sequence analysis

Would you like to have some fun playing with chromatograms and helping our class identify bacteria in the dirt? This quarter, my bioinformatics class, at Shoreline Community College, will be working with chromatograms that were obtained by students at Johns Hopkins University, and graciously made available by Dr. Rebecca Pearlman. (See see "Sequencing the campus at the Johns Hopkins University" for more background.) We are going to do a bit of metagenomics by using FinchTV and ... Read more
During the past few Fridays (or least here and here), we've been looking at a paper that was published from China with some Β-lactamase sequences that were supposedly from Streptococcus pneumoniae. The amazing thing about these particular sequences is that Β-lactamase has never been seen in S. pneumoniae before, making this a rather significant (and possibly scary) discovery ... Read more
One of my readers asked: Why does genome sequencing cost so much? My short answer is because it's big. But I thought it would be fun to give a better answer to this question, especially since I'm sure many of you are wondering the same thing. Okay, so let's do some math. Don't worry, this math isn't very complicated and I'll explain where most of the numbers come from. Estimating costs from salaries First, we'll take the easy route. My experience with grant budgets has taught me that the greatest cost for any project comes from salaries. If ... Read more

If you've read any of the many stories lately about Craig Venter or Jim Watson's genome, you've probably seen a "SNP" appear somewhere. You may be wondering, and rightly so: just what is a SNP?

Never fear, hopefully this post will answer some of those questions.

SNP stands for Single Nucleotide Polymorphism. That's a mouthful. It means some people, will have one base at a certain position, in a sequence of bases, and other people will have a different base at that position. The two forms of SNP are called "alleles." (Usually there are two forms, but that's ... Read more

"Come quickly, Watson," said Sherlock Holmes, "I've been asked to review a mysterious sequence, whose importance I'm only now beginning to comprehend." The unidentified stranger handed Holmes a piece of paper inscribed with symbols and said it was a map of unparalleled value. Holmes gazed thoughtfully at the map, then slowly lifted his eyes and coldly surveyed his subject's beaming countenance. "You have an affinity for the ocean," said Holmes, "that you indulged to excess as a reckless youth. An experience as a medic in the military changed your ... Read more
Why the ABRF of course!i-8b04187b7fb64bd408c576af1e9411ee-trace.gif I spend a fair amount time every summer giving workshops for college and high-school teachers on genomics and bioinformatics. One of the things that always surprises them, is the amount of lab work that's carried out by people working in shared, or core lab facilities. For example, if I was working at a research university and I wanted to sequence some DNA, maybe ... Read more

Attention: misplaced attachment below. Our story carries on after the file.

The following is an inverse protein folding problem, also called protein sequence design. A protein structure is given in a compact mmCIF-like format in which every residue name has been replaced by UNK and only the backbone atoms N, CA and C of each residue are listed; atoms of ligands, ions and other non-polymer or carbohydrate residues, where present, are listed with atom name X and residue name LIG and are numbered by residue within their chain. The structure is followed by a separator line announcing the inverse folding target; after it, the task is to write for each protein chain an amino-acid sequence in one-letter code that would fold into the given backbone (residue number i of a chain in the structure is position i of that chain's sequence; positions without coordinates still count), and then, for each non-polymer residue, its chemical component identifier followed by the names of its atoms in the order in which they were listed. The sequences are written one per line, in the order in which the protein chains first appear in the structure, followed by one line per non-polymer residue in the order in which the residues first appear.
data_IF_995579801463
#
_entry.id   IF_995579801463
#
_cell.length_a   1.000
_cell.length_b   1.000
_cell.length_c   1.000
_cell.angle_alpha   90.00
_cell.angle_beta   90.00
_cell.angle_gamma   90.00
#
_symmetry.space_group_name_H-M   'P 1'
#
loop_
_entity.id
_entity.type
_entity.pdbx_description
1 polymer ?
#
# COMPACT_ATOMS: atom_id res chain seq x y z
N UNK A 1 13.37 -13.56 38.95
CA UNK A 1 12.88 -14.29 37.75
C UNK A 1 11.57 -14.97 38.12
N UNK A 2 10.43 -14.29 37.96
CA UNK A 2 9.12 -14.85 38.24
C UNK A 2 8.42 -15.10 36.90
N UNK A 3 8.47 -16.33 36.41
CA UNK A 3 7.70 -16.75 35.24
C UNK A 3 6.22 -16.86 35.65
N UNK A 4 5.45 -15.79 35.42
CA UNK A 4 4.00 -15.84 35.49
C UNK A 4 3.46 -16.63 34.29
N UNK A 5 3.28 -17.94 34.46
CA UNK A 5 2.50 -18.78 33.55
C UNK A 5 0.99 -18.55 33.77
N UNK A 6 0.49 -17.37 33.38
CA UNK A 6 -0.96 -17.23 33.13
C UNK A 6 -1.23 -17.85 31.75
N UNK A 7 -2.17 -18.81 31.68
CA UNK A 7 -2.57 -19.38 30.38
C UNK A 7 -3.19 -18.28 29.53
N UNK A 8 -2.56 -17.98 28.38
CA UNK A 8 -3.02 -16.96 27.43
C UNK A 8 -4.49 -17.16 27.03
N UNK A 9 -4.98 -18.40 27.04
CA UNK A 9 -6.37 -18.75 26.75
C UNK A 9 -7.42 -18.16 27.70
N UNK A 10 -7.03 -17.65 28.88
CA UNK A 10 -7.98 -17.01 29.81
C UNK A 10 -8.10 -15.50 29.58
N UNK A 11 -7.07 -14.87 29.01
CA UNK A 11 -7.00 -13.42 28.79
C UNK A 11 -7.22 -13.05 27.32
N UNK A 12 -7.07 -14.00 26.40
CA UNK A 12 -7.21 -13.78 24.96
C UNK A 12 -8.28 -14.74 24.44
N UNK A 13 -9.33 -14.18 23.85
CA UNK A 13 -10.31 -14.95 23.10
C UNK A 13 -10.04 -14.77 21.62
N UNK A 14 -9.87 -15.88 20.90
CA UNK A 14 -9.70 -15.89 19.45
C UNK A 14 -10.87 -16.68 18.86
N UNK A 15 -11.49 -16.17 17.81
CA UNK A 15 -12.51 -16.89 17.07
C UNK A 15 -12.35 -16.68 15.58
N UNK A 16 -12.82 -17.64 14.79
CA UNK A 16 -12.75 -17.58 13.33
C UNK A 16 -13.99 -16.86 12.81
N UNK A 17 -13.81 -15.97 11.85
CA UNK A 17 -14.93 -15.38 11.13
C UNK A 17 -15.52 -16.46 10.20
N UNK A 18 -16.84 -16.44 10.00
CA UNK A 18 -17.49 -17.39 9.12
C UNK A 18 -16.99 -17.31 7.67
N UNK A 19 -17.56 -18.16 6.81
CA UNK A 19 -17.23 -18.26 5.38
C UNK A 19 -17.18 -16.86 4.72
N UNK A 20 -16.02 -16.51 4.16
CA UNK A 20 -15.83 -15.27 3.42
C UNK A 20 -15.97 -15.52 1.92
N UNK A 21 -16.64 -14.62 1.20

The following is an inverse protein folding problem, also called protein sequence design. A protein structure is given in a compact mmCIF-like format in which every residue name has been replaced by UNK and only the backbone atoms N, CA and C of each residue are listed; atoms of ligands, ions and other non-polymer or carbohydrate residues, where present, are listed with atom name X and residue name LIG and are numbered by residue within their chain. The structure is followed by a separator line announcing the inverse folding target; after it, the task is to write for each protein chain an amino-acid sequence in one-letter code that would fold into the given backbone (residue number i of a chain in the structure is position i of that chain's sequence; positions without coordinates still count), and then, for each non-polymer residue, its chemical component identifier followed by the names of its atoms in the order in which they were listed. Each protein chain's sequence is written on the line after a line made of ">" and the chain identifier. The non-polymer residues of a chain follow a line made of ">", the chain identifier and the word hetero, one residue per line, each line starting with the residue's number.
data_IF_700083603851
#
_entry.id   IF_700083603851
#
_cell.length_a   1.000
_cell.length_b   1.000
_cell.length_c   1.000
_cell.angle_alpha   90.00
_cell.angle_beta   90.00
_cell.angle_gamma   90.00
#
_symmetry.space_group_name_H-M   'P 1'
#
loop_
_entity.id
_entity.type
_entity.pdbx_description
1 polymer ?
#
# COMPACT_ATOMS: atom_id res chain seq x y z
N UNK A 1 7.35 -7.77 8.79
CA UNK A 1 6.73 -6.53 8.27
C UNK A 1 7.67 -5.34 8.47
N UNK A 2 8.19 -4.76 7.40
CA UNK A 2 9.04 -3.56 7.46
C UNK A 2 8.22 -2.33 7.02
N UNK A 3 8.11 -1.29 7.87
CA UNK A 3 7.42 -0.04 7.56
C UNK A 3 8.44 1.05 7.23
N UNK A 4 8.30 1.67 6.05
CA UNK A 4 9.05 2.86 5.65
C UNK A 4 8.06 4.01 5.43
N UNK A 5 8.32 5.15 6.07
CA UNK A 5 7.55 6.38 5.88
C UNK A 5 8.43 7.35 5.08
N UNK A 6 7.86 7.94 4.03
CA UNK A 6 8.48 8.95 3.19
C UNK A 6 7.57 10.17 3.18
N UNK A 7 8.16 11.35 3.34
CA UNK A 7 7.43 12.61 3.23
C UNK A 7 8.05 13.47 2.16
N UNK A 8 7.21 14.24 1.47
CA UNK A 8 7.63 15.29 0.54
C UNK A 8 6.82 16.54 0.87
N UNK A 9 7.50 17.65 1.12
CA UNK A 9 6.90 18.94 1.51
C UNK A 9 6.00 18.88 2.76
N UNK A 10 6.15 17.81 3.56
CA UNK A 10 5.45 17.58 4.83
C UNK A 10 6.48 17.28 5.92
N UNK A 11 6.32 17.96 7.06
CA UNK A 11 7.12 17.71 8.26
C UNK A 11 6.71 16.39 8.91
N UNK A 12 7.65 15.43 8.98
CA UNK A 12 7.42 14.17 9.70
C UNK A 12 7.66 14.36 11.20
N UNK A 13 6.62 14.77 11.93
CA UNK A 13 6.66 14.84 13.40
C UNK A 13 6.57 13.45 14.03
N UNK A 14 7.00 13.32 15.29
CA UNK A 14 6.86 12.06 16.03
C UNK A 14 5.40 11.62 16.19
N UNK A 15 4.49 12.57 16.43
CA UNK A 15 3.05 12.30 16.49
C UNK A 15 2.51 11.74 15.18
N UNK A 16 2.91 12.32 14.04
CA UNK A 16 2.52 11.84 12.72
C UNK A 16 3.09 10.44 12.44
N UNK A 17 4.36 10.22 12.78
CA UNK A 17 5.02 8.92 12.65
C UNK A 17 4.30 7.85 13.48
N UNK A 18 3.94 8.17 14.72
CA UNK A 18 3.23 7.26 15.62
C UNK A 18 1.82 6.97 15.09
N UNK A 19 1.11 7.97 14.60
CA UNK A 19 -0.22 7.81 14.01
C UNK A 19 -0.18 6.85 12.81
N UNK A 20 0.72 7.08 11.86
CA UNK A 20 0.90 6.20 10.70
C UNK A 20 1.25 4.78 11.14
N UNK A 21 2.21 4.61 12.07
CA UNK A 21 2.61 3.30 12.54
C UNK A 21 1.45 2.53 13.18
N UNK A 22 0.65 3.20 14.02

I began this series last week with a question about a DNA sequence that was published and reported to be one the first beta-lactamases to be found in Streptococcus pneumoniae. Mike has a great post about one of problems with this paper. I think the data themselves are awfully suspicious. So, last week I suggested that you, dear readers, go and find out why. I gave you a ... Read more
If you've read the previous posts on this topic, here and here, you're probably aware by now that I have this weird (okay, maybe fanatical) obsession with data. Or at least, with knowing if my data are right so I can get on with life, do the analysis and figure out the results. My results from last week suggested that re-processing chromatogram data (from the ABI 3730) ... Read more
One time I was watching a football game on TV and they had a short quiz, called "You make the call" or something like that, and you had to watch a play and pretend to be a referee. A short video clip showed football players falling over each other. Then you were three possible calls that a refereee might make and asked to chose which was correct. After the commercial, the announcer would tell you which choice was right and explain why it was correct. I suppose this was a trick to make us watch the commercials, but I thought the game was kind of fun. My SciBling "Mike the Mad" had a great ... Read more
Sometimes asking a question can be a mistake. Especially when your question leads to more questions and having to question things that you didn't want to question, and pretty soon you begin to regret ever opening the file and looking at the data and asking the question in the first place. Sigh. Take a deep breath. Yesterday through a twist of fate, I ended up taking a look at the DNA sequences produced by two different base calling programs from the same chromatogram file, from an ABI 3730 DNA sequencing instrument. I thought they would be the same, or at least similar.

... Read more

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